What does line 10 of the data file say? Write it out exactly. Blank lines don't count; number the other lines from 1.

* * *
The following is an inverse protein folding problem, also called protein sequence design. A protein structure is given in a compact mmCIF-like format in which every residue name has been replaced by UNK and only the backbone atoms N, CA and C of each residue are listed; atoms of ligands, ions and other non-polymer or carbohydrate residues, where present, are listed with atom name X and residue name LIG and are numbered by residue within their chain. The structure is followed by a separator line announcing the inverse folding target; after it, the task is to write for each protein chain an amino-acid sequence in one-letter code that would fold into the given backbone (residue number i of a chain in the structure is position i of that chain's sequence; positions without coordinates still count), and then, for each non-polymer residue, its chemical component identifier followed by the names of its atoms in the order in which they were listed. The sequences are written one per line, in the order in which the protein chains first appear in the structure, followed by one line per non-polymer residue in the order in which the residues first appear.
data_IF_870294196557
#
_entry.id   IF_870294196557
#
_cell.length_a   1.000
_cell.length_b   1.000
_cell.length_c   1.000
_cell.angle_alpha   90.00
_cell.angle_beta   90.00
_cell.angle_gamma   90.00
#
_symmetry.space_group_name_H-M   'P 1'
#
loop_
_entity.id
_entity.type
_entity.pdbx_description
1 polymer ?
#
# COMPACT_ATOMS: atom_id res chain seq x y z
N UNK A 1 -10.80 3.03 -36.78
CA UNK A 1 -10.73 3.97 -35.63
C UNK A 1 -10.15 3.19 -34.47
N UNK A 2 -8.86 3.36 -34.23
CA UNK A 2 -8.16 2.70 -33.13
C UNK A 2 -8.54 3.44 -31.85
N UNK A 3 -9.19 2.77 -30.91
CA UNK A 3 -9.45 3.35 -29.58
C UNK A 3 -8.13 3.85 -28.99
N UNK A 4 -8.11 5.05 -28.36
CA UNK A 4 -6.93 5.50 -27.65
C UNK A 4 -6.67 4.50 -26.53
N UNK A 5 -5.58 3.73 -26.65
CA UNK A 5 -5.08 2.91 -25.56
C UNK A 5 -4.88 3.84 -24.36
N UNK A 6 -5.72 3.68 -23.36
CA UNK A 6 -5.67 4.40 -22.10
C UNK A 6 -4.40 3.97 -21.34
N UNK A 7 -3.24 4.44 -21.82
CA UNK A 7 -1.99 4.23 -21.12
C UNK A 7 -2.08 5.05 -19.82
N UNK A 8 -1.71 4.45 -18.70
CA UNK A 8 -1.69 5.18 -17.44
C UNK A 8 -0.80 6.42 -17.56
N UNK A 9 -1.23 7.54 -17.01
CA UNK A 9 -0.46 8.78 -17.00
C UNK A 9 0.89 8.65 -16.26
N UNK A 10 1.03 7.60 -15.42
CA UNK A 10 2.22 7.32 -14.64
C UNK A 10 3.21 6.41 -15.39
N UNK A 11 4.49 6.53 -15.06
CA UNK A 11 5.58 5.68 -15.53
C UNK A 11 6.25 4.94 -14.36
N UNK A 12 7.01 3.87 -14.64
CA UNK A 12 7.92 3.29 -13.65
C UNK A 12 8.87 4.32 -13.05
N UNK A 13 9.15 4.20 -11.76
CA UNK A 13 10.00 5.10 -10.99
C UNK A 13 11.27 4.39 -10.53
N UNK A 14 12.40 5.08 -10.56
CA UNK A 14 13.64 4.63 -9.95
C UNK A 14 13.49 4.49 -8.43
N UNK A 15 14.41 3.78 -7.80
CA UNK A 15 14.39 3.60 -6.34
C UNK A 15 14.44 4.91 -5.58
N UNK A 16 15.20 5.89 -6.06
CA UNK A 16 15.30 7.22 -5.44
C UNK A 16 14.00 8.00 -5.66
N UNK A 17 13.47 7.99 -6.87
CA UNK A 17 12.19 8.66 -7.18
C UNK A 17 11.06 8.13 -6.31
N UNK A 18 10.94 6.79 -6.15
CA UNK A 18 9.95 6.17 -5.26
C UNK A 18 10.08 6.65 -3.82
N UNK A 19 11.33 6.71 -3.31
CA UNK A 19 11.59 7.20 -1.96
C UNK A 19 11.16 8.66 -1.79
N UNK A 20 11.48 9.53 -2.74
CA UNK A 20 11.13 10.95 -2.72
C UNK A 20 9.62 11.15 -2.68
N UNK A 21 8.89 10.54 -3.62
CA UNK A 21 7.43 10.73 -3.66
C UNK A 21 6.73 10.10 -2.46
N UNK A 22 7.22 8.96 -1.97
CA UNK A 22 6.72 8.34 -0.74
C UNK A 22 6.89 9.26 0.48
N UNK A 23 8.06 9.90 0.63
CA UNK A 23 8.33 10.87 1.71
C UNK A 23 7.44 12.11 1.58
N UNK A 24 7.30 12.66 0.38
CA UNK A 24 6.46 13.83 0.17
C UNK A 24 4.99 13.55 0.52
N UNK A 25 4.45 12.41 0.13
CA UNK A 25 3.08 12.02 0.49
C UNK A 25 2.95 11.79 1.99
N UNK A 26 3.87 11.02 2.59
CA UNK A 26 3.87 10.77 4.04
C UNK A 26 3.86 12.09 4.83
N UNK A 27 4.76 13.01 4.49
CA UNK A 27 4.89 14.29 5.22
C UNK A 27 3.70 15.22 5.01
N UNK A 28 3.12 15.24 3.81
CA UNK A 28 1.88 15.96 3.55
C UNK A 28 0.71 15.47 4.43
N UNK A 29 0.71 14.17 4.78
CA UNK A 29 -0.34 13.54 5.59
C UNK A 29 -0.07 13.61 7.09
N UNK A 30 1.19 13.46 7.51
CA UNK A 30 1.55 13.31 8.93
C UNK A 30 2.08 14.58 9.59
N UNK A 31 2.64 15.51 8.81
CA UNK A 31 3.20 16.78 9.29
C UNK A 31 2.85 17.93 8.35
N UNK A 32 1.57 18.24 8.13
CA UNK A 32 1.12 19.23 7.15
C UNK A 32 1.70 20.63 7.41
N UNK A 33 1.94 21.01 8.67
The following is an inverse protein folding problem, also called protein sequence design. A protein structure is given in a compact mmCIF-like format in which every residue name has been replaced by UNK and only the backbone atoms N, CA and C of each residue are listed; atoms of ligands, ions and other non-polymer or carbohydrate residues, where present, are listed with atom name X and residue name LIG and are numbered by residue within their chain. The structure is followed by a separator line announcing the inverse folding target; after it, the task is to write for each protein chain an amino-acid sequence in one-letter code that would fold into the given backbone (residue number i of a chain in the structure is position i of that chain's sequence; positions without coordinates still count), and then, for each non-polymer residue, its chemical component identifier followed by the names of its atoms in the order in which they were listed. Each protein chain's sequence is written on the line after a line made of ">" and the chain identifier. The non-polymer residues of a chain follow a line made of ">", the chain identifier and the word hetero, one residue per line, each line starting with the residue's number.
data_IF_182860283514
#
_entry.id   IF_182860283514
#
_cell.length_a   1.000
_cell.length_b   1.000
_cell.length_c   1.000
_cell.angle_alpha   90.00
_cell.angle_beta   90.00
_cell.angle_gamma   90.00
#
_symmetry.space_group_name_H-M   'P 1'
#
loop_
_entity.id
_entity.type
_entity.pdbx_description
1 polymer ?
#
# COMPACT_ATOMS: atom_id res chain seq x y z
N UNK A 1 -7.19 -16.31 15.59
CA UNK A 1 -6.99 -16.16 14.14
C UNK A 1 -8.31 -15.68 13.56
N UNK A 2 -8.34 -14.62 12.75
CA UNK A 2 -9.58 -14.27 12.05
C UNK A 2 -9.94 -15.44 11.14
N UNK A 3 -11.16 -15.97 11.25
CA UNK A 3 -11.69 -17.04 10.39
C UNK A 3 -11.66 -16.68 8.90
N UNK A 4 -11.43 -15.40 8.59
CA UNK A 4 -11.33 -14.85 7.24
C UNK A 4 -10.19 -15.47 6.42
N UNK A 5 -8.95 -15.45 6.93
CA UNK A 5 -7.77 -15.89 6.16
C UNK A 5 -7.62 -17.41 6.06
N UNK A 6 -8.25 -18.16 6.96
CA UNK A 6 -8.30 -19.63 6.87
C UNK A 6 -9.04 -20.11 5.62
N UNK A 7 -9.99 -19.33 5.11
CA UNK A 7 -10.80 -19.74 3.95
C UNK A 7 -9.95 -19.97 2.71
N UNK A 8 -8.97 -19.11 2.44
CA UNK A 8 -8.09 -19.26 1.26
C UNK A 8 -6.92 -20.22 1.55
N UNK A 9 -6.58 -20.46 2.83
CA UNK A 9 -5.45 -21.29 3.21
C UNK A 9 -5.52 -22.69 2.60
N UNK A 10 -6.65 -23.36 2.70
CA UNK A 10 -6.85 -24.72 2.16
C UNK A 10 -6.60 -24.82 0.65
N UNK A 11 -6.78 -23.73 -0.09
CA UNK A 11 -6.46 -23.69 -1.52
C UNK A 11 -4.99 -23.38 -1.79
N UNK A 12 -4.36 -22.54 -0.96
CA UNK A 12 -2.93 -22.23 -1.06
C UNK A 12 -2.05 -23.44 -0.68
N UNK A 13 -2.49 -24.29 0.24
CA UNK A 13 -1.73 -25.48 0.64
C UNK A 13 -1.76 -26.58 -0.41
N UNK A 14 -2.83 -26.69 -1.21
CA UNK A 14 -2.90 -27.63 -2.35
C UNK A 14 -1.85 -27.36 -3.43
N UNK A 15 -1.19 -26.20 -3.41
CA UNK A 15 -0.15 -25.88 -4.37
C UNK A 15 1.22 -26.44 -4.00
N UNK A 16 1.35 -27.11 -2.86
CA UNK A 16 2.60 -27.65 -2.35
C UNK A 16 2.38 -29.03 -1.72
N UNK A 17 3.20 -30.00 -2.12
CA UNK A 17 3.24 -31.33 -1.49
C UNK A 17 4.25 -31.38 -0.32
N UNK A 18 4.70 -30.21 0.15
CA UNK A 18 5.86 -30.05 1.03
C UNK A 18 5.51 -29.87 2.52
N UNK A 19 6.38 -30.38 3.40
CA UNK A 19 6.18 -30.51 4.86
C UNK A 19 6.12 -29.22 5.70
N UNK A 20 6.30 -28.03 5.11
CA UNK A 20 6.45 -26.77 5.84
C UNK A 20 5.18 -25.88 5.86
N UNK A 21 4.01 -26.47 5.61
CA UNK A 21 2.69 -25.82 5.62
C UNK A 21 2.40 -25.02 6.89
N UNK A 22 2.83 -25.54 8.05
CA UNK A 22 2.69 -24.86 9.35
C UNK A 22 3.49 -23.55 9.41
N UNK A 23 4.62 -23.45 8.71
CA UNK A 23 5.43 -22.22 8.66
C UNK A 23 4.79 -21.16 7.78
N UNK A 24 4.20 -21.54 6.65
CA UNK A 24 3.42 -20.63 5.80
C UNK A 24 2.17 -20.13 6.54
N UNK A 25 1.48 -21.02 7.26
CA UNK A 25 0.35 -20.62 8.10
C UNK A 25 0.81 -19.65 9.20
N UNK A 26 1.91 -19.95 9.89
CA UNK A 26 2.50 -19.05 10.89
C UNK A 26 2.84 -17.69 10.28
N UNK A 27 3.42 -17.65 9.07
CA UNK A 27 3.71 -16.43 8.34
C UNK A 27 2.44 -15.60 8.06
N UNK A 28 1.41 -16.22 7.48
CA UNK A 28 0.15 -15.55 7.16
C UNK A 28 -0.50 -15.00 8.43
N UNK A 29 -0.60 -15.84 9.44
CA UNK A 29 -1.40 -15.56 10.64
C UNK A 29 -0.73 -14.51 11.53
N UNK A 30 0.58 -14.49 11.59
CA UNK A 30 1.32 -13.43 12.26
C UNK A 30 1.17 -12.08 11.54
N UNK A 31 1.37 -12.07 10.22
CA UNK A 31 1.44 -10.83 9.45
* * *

_cell.angle_beta   90.00